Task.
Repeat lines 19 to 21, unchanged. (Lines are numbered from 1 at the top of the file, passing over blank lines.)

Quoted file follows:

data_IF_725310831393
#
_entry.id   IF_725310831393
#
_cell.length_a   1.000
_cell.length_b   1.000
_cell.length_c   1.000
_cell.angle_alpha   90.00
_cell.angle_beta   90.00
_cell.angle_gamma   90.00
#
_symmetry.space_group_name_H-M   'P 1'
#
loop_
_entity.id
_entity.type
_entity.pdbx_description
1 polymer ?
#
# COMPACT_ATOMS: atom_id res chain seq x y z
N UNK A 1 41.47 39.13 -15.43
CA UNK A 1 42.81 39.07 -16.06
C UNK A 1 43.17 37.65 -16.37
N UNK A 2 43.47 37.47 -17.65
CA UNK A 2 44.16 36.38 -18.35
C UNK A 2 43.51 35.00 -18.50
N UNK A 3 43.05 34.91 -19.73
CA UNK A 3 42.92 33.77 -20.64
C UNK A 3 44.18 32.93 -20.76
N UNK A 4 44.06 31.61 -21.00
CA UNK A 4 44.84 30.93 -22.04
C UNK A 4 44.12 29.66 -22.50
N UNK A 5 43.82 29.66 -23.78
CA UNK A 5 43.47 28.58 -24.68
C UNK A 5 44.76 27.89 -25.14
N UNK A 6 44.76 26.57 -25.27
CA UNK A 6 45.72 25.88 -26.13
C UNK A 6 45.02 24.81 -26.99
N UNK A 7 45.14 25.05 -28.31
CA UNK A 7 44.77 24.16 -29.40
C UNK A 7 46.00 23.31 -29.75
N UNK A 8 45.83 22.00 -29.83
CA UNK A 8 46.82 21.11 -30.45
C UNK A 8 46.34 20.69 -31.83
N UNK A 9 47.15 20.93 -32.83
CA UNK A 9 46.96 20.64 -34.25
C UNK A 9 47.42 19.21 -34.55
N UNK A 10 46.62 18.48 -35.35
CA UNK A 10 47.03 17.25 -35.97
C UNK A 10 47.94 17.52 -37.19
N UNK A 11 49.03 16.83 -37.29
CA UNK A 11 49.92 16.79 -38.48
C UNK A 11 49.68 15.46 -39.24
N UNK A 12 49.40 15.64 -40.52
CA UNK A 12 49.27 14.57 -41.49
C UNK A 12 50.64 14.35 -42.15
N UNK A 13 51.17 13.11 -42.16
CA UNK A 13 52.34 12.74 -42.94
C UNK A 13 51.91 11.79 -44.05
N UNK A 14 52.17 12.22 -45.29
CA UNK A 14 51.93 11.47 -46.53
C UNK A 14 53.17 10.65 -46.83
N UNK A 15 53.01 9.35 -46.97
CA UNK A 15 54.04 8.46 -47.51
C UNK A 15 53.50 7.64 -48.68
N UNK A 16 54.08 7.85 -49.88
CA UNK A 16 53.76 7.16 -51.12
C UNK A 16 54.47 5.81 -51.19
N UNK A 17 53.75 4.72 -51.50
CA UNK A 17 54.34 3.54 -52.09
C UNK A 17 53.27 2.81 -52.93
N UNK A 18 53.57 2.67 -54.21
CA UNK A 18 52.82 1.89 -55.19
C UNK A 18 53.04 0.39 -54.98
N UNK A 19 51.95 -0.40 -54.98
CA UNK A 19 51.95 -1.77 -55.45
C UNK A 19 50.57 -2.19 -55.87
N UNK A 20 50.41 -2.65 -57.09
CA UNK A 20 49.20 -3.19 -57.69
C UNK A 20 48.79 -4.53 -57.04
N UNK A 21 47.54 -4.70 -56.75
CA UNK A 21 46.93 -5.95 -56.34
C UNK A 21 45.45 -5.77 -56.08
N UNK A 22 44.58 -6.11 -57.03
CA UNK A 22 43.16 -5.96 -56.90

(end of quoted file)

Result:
#
# COMPACT_ATOMS: atom_id res chain seq x y z
N UNK A 1 41.47 39.13 -15.43